In 2009, Eve Cook was battling an aggressive cancer.
“It wasn’t going away, and doctors were telling me, ‘Get your affairs in order,’” Cook said. “We really had to decide what made us excited and motivated in the world.”
The next year, her family would purchase more than 200 acres of land in the North Georgia mountains, not far from Helen, Ga. There, Cook took time to recover and heal, all the while dreaming of starting a retreat center.
“I didn’t know if I was going to be alive … but, we just went for it,” said Cook, whose cancer has since gone into remission.
That was the beginning of Elohee Retreat Center, which sits on roughly two dozen acres and hosts 80 to 90 retreats a year. Various facilitators and instructors rent the center, offering retreats from yoga to mediation and women’s self-empowerment getaways. The property features a 100-foot waterfall, walking trails and a reflection pond overlooking Yonah Mountain.
“Being here on this land, surrounded by this beautiful energy and having something to live for by creating Elohee, is a huge blessing,” Cook said. “I can’t not share it with people.”
Perhaps more than ever, people are in need of healing. The World Health Organization (WHO) in March released a study that said the global prevalence of anxiety and depression jumped 25% in the first year of the COVID-19 pandemic.
“This is a wake-up call to all countries to pay more attention to mental health and do a better job of supporting their populations’ mental health,” said Dr. Tedros Adhanom Ghebreyesus, WHO director-general.
While it’s well known that leisure travel can promote well-being, vacations that incorporate meditation or mindfulness techniques can have long-lasting results.
“There are thousands of studies now showing how meditation benefits the mind, the nervous system,” said Ryan Strong, senior minister at the Center for Spiritual Awareness (CSA). “It slows aging, decreases anxiety, decreases depression.”
The CSA is in Lakemont, Ga., just past Tallulah Gorge, tucked away quietly on a roughly 10-acre wooded site along Lake Rabun.
“You are up in the mountains, near a beautiful lake,” Strong said. “It’s very serene … There is something special about the land itself.”
Founded in 1972 by Roy Eugene Davis, the CSA this April celebrates its 50th anniversary. The Lake Rabun location is the center’s international headquarters, although it has teachers and other centers across the globe.
The CSA is nondenominational and teaches the principles of healthy living and meditation.
“Then beyond that, our main focus is to teach Kriya Yoga … the path of realizing, or becoming aware, becoming awake of our true nature, becoming more conscious of the truth of our reality,” Strong said. “Kriya Yoga is a path. It’s a path of awakening to our ultimate consciousness.”
Davis taught Kriya Yoga for 68 years before his death in 2019. He had directly studied under Paramahansa Yogananda, an Indian monk, yogi and guru who brought meditation to the U.S. and introduced millions to the teachings of Kriya Yoga.
Starting April 18, the CSA will offer retreats every two weeks through early December. People are invited to come, rest and learn to meditate. Typically, a retreat day would include a morning and an afternoon mediation, along with optional classes.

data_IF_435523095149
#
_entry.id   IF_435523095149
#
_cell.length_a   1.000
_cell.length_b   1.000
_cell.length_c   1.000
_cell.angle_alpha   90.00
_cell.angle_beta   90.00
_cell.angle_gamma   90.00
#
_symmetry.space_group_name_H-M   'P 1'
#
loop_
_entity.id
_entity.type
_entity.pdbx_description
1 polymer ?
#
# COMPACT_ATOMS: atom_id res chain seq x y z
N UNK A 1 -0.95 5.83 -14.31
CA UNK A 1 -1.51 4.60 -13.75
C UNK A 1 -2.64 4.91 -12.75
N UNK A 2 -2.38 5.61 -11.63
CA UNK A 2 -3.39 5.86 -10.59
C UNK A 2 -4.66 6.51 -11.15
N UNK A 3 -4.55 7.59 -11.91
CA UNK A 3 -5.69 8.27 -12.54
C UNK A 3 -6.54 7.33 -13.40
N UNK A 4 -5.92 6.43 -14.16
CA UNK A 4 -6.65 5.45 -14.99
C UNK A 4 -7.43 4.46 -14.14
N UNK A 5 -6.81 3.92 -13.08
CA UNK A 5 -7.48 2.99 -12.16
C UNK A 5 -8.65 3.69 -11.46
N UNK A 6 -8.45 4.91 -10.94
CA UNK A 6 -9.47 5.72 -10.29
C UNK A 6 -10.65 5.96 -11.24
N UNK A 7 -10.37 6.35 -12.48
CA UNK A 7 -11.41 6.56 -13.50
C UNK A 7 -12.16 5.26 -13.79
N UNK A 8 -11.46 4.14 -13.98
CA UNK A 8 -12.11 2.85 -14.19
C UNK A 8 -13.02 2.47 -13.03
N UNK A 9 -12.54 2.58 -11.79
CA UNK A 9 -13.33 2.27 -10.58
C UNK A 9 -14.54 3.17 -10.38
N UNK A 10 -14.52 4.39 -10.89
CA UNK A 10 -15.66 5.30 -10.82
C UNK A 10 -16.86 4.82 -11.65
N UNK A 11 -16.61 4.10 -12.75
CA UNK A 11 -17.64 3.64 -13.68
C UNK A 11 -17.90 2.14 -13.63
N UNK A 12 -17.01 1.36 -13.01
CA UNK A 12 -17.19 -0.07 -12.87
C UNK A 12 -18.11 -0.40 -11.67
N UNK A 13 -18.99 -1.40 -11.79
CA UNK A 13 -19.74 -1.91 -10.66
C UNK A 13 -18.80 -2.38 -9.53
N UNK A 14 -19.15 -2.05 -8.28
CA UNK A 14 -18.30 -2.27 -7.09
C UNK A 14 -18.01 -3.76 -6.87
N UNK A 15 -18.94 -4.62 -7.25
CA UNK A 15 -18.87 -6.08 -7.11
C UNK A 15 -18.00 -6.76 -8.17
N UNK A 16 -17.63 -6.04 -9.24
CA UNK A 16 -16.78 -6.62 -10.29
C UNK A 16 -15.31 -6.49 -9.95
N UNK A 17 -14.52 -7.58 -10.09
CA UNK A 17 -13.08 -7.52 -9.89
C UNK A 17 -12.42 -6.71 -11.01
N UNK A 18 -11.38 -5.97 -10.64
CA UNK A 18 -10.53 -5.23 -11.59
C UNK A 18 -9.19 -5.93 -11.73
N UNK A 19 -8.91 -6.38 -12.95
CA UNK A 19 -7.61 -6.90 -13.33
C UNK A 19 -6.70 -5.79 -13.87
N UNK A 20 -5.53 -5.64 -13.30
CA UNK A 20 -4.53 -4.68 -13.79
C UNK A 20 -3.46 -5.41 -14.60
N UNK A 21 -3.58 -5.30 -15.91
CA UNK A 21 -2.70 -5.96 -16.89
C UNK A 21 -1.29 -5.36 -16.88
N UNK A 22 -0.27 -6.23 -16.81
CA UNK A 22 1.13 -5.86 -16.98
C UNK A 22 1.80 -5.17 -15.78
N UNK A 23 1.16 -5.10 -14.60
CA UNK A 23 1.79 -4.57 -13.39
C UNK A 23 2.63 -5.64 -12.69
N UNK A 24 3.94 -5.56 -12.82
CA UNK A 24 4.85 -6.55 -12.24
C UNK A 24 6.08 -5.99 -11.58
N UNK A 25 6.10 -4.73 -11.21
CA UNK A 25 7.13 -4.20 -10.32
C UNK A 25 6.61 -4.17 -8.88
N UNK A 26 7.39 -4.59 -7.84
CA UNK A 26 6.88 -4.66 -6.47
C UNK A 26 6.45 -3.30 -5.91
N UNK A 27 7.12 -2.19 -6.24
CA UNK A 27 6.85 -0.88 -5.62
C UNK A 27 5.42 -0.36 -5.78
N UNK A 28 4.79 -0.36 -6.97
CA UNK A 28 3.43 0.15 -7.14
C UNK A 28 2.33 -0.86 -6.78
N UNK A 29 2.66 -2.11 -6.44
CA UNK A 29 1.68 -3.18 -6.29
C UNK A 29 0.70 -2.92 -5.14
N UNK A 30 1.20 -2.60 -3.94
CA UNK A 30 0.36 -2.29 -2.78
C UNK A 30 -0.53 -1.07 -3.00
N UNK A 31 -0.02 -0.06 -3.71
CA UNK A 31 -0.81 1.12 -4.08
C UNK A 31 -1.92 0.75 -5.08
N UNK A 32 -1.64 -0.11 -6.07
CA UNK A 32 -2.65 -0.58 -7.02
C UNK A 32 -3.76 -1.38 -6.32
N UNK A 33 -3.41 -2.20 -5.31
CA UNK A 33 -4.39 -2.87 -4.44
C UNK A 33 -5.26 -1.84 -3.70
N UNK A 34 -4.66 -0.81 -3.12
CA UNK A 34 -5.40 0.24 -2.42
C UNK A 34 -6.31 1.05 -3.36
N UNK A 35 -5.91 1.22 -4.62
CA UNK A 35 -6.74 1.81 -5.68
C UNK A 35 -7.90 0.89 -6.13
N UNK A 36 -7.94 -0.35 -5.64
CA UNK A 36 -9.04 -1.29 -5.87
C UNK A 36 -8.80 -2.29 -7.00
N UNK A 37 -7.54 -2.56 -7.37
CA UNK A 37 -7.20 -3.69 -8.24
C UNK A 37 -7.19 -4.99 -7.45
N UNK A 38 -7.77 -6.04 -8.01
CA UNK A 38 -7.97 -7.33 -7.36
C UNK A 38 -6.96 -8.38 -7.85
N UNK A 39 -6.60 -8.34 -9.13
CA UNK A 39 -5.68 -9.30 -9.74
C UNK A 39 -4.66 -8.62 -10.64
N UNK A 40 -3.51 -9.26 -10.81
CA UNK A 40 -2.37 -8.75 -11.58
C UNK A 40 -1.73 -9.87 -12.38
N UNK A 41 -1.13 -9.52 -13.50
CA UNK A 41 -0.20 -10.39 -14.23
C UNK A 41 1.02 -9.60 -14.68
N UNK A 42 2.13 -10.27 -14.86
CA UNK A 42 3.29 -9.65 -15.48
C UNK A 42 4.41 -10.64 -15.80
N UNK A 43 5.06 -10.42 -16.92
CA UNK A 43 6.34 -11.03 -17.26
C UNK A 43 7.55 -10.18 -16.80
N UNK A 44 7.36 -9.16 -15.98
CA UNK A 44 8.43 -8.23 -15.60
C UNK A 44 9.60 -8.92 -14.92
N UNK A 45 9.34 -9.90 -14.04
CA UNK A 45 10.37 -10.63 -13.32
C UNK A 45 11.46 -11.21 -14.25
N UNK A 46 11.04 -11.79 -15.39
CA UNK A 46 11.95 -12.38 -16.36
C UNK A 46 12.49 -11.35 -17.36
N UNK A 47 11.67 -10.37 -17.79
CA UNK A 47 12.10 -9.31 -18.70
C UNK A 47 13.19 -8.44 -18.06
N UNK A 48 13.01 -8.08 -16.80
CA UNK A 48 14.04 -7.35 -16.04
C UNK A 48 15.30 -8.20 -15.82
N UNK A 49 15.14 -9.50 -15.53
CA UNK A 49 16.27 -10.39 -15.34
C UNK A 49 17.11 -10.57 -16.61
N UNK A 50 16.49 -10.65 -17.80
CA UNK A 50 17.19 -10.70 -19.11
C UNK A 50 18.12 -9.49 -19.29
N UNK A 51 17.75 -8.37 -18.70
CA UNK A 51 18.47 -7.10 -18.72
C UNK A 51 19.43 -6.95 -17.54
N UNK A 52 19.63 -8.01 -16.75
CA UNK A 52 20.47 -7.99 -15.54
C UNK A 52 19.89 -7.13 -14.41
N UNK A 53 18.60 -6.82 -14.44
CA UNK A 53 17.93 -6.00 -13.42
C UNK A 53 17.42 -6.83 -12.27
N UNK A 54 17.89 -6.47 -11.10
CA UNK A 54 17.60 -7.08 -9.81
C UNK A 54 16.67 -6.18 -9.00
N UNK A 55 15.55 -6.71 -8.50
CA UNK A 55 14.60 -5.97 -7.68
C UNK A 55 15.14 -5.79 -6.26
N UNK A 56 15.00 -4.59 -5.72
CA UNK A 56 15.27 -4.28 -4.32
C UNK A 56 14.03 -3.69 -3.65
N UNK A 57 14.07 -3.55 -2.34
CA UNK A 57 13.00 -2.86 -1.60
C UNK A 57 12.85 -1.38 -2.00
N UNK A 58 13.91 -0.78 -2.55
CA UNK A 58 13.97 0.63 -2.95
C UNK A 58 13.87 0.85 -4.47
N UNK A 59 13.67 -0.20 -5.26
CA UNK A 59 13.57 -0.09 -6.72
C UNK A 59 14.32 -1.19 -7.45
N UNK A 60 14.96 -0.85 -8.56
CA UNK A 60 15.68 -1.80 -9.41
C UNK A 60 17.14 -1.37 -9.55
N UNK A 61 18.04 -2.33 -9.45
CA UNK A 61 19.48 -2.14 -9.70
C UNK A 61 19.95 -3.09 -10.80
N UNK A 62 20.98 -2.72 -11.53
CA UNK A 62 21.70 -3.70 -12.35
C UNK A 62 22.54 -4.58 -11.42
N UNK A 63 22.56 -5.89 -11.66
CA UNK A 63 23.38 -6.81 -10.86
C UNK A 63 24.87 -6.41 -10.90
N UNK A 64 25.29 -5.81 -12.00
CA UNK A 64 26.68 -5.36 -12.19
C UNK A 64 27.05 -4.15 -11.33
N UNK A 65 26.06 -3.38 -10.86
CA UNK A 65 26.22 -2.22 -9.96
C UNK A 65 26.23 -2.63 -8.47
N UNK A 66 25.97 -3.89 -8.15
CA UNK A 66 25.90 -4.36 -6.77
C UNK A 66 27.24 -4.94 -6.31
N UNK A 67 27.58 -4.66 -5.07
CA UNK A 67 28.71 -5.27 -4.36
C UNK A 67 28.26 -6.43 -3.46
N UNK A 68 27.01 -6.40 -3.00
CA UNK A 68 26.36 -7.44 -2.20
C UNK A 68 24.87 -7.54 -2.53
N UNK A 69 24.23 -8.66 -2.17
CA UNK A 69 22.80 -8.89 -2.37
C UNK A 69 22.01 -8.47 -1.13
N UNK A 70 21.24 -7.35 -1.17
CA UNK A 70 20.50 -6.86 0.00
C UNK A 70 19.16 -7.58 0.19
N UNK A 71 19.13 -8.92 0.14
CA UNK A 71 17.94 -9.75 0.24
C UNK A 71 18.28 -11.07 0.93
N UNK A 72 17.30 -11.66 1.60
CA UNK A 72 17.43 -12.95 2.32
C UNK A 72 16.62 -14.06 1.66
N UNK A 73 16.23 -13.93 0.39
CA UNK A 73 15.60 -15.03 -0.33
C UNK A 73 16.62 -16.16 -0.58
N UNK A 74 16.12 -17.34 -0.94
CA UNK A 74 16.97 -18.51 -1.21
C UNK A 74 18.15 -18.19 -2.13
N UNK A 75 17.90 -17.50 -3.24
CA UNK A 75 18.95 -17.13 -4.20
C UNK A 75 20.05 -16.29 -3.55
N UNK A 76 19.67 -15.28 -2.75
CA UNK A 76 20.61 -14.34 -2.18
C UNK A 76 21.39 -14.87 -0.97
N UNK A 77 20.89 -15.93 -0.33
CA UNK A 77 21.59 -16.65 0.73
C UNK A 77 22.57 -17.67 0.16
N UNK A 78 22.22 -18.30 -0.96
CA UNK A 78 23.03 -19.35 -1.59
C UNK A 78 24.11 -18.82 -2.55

“Everything of course is optional, but we have afternoon classes on Ayurveda or Vedic astrology, or we will play a video of Roy’s seminars and talks,” Strong said. “But most people that come have a lot of time to just be in silence, to rest, relax, walk the grounds.”
The property includes a library, learning center and two meditation temples. Cabins feature single beds with small kitchens for vegetarian cooking. It’s $60 a night to stay at the center.
Another respite to consider is in Boone, N.C.
The Art of Living Retreat Center is nestled in the mountains on 380 acres. It consists of dozens of buildings, including a meditation hall that can hold up to 3,700 guests. There’s also a spa on the property, offering Ayurveda courses and treatments.
“People are coming here, not for a quick fix,” said Kimberly Rossi, director of Ayurveda, wellness and business development at The Art of Living Retreat Center. “They are learning how to heal themselves to be happier, to be healthier, to be more whole.”
Spiritual guide and humanitarian Sri Sri Ravi Shankar founded The Art of Living Foundation in 1981 and today it has centers in more than 156 countries.
“In his words, he envisioned this retreat center to be a place where people of various faiths, race, religion, philosophies and tendencies can all come together and find that common goal in every one of us to find the ultimate truth, to find the depths of humanism that we are all gifted with, and let this place be a chance for miracles in the lives of millions of people,” Rossi said.
Each week, the Art of Living Retreat Center in Boone hosts signature programs, based in breathing, mediation, yoga, Ayurveda, and wellness, she said. One of its most popular programs is the happiness retreat, which teaches techniques to reduce anxiety and depression.
Rossi said the pandemic has made the retreat center increasingly busy.
“What I think COVID did for some people is put some pressure on them, where they were having subtle signs of being uncomfortable and COVID magnified those sensations,” Rossi said. “And then it became more of a matter of urgency … People, who were being too busy and sweeping it under the rug, had to face it.”
Elohee Retreat Center
Sautee Nacoochee, Ga.
Center for Spiritual Awareness
The Art of Living Retreat Center